This is one of the strangest and most eccentric films I’ve ever seen. It boggles the mind with its sheer weirdness and its odd sense of style. I know it doesn’t get a lot of love from critics or the audience reviews, but there is something about this film that is so unique, so creative, and so defiantly its own film that I am willing to overlook all its flaws.
Which, yes, are many.
This is now the second film directed by Alvaro Passeri I have seen, and I know I’m going to have to watch the remaining three. Al Passeri, as he is usually billed, was a special effects technician in the Italian film industry who worked on a lot of genre films, including two of my favorite guilty pleasures, The Raiders of Atlantis (1983) and Warriors of the Year 2072 (1984). In the late Nineties and early Nothings, as the days of Spaghetti science fiction and fantasy films were drawing to a close, he somehow scraped up enough resources to make five movies, starting with Plankton [Creatures from the Abyss] (1994).
Now, as I pointed out in my review of Plankton, it seems less like a movie that some sort of collective hallucination, as if we all dreamed the most absurd and over-stylish film in the world into existence, complete with some of the most outrageous practical monsters you are likely to see in any film.
After making a fantasy film called The Golden Grain, aka Fantastic Games, he then created this absurd Egyptian adventure epic on a tight budget.
You might describe it as a cheap Italian combination of Jurassic Park, Westworld, and Brendan Fraser’s version of The Mummy, but that doesn’t even begin to describe this film. Not even close.
After all, in the age of digital, we get to see an old school master of practical effects using every single practical trick he knows to bring his utterly absurd vision to life.
And, yes, it is truly absurd, built around one goofy notion after another, in a film which is as unreal as a fairy tale fantasy.
A powerful Sheik hires an up-and-coming fashion photographer (whose work gives Passeri the opportunity to throw in a few topless photos) to come to his Kingdom and shoot pictures of…
However, the Sheik refuses to answer any questions about what the job is until the photographer and his girl assistant actually reach his Kingdom.
A huge chasm suddenly opened up just a few weeks earlier in the Sheik’s little kingdom, and revealed the ancient tomb of the Pharaohs of Egypt. So he naturally did what any self-respecting all-powerful potentate would do:
He turned it into a theme park.
And not just any theme park, but a vast, high-tech computerized park, where they have painstakingly rebuilt the old mummies, reconstructed their faces, replaced any of their failed body parts with steel pins and inserted computer chips into their brains which allows him to control the technologically revived mummies and put on shows with them.
And, of course, the computer chips controlling the mummies include a fail-safe that will shut them down if they ever get it into their moldy heads to act on their own.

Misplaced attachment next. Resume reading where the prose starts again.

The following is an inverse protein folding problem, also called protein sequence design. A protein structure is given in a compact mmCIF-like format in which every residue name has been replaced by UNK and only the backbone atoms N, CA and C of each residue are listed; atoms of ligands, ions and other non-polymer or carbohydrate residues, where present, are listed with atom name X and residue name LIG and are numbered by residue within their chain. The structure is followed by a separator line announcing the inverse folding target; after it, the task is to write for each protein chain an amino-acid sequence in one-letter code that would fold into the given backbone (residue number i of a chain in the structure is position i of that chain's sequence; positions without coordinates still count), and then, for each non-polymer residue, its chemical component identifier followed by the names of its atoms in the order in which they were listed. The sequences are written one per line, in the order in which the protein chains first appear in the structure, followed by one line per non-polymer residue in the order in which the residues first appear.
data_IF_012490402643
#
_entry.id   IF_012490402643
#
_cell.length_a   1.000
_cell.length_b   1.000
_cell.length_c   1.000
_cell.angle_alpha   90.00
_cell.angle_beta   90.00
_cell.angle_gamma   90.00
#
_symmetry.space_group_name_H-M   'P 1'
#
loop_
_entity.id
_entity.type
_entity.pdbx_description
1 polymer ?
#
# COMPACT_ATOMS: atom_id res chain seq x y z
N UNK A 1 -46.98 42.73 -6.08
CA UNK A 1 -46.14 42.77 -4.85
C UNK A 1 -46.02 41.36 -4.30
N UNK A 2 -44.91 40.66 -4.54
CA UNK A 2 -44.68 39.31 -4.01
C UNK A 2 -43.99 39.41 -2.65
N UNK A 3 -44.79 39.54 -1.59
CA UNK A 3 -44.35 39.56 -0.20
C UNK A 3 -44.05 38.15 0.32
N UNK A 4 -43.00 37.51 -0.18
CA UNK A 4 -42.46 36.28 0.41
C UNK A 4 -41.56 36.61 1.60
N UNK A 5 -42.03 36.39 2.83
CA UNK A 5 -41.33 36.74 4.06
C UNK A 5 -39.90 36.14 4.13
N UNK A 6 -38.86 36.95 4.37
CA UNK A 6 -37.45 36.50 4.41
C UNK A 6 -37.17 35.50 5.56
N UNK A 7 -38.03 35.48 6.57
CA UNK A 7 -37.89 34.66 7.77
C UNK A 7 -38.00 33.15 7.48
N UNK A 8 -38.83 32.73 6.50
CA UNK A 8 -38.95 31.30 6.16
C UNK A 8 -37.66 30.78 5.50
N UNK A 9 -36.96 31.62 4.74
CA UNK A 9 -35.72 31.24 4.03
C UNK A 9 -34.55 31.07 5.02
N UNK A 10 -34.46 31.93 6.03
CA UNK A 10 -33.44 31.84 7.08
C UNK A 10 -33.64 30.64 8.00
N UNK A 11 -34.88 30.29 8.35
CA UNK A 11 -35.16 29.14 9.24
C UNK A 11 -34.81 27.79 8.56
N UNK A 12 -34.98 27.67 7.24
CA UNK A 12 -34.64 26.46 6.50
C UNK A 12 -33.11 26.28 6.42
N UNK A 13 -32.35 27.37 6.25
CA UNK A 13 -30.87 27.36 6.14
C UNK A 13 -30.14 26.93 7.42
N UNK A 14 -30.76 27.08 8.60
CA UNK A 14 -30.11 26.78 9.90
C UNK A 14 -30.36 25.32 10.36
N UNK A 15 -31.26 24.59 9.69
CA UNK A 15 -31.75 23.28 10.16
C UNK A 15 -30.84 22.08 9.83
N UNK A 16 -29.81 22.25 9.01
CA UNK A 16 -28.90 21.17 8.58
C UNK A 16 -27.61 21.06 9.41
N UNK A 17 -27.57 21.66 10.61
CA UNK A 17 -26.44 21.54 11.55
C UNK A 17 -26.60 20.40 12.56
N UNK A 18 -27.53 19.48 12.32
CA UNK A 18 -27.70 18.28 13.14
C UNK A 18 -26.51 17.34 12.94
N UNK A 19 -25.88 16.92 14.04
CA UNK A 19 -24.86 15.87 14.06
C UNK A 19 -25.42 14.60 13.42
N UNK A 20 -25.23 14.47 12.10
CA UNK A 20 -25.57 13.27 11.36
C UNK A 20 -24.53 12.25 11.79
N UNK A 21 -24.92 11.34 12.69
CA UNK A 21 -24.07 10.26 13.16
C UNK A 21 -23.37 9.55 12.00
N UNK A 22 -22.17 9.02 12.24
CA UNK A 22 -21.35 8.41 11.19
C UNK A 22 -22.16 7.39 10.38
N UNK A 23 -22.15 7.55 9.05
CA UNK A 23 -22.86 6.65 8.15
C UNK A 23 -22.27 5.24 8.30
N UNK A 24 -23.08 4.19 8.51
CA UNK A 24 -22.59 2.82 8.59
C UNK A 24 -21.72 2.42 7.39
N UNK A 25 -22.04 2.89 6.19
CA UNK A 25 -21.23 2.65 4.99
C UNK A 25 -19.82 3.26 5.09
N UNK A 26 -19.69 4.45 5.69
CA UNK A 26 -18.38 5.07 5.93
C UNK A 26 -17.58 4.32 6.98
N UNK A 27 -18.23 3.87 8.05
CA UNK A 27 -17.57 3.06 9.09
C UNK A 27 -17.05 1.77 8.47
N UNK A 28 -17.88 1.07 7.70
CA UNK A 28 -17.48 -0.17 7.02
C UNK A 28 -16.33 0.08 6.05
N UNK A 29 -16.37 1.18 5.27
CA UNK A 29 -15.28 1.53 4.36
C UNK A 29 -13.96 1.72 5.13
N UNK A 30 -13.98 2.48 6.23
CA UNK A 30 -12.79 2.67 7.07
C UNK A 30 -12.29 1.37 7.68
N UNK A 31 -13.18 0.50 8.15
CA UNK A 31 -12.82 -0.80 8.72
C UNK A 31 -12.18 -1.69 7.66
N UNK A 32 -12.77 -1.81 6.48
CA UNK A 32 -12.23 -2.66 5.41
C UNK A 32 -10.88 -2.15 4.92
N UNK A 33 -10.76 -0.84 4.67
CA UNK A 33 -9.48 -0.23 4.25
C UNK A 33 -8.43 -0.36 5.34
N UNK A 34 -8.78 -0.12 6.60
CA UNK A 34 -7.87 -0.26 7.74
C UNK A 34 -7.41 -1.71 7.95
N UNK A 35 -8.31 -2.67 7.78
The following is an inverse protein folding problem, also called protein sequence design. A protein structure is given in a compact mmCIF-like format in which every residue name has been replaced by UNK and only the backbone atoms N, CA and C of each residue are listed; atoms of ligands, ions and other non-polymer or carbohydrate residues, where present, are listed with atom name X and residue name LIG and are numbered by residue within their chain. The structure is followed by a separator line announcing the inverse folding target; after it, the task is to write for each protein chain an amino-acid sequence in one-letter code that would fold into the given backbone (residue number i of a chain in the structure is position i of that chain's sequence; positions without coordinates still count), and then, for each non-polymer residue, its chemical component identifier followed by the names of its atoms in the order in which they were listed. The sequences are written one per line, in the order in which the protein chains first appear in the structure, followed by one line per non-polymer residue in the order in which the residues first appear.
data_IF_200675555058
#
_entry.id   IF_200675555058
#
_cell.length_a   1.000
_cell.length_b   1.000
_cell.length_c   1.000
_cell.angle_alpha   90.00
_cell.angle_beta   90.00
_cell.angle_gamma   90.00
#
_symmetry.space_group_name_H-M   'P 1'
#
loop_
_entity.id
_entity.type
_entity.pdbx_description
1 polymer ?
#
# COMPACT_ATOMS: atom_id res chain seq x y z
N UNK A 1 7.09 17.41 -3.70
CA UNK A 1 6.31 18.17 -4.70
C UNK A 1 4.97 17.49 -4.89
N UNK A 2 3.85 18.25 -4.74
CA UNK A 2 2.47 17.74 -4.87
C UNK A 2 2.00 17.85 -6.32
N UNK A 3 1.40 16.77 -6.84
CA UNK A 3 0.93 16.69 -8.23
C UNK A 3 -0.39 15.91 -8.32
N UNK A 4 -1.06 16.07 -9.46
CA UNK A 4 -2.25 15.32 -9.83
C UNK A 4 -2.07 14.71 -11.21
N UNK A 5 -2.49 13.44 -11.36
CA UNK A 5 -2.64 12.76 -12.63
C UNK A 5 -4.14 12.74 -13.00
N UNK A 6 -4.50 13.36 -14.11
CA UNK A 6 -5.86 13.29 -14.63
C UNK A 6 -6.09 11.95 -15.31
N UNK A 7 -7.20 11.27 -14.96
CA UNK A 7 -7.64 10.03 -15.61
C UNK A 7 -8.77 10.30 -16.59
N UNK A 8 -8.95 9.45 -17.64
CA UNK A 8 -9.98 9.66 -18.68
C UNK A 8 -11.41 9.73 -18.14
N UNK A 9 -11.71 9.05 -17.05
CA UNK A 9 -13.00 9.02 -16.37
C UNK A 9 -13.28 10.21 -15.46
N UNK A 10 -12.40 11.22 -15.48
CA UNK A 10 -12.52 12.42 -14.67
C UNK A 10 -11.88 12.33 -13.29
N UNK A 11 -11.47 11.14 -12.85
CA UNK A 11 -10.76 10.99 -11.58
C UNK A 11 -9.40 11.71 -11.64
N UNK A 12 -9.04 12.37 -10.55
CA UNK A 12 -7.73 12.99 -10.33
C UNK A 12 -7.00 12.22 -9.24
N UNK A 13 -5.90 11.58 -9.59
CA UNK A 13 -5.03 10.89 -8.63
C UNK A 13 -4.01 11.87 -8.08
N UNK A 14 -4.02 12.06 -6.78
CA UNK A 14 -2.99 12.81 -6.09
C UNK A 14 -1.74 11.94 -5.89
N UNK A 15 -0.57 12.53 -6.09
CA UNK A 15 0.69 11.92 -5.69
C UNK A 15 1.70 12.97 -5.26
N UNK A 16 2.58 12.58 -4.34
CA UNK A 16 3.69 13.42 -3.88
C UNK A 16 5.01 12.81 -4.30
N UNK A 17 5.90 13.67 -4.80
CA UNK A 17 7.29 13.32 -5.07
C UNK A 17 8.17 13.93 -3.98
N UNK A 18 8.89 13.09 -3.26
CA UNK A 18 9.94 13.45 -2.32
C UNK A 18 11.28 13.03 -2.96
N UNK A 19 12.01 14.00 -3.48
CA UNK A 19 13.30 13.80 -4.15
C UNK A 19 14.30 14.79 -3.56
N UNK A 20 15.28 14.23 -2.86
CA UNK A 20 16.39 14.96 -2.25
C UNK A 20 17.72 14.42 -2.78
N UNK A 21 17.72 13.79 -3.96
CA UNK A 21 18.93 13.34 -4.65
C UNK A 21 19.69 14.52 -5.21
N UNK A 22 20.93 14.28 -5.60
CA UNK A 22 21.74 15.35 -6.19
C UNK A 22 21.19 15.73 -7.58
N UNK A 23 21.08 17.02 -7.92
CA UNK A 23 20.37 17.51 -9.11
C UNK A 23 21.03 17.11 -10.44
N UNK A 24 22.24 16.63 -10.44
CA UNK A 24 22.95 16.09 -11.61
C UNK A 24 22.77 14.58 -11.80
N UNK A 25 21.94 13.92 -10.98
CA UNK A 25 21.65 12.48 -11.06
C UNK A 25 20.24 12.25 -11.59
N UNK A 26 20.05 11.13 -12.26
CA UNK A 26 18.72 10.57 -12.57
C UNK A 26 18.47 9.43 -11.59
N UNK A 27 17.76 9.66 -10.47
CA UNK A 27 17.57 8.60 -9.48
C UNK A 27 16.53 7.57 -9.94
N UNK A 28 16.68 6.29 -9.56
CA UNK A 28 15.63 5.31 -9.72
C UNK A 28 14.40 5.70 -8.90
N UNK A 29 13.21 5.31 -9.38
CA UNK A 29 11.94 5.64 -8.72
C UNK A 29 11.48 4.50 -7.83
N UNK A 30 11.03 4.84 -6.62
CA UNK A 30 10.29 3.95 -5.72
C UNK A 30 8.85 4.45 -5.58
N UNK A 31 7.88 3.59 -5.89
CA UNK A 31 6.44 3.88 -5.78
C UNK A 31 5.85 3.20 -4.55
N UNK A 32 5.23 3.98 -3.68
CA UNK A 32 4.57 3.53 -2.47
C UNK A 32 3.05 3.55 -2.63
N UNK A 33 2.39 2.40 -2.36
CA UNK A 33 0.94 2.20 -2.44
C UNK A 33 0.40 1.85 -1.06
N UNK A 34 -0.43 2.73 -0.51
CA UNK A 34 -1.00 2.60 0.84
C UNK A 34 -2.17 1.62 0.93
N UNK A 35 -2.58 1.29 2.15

Which should tell you the plot for the rest of the film.
Well, most of it. There’s also a mysterious woman with magical powers who keeps warning the Sheik about the terrible curse that awaits him for disturbing the Pharoah’s tomb.
Which, naturally, she’s trying to help along as much as she can.
And, of course, don’t forget that long dead Pharoah…
Now this is an Italian horror/fantasy/science fiction film, so there are certain flaws that come with that. Everything is dubbed, and we have an Italian cast hiding behind Americanized names. The acting isn’t too impressive and, when you note that the inside walls of the train are sheetrock, it is obvious that they didn’t have a lot of money.
But we expected that.
This does not, however, prepare you for a film supposedly set in modern Egypt where everyone looks like they belonged to King Tut’s retinue in the 1966 Batman TV show. The costumes are ridiculously bright, a bit absurd and a bit over the top, with costumed guards carrying what are obviously fake spears.
They also have modern weapons, but that still doesn’t make the sight of the endless row of computer technicians running the park in their colorful robes and huge beards seem any more normal.
Or consider the train the photographer and his girl assistant see when they first arrive in the park, nonchalantly crossing the desert with a pyramid in the background. It looks like an old-fashioned steam loco from the old West — or, to be more precise, a cheap plastic toy locomotive.
However, this is more or less explained (with a nod and a wink) when we later learn is a computer-controlled electric train system that is part of the park.
So why shouldn’t it look like a child’s toy?
One gets the impression that they only had some fairly small sets available for this film, but Al wasn’t the kind of guy who let that slow him down. He used all sorts of classic tricks, from split screens to hanging sets, models, rear projection, mirrors and I don’t know what else to set this film in a huge palace and even bigger underground complex.
With lots of nearly identical tunnels. Of course.
There’s a somewhat playful quality to all of this, as we know that the endless series of little science rooms, the long rows of computer technicians at their consoles, and the string of concession stands inside the park with their bearded, brightly costumed Arabs hard at work making pizza, are all the same small sets repeated endlessly with one trick or another.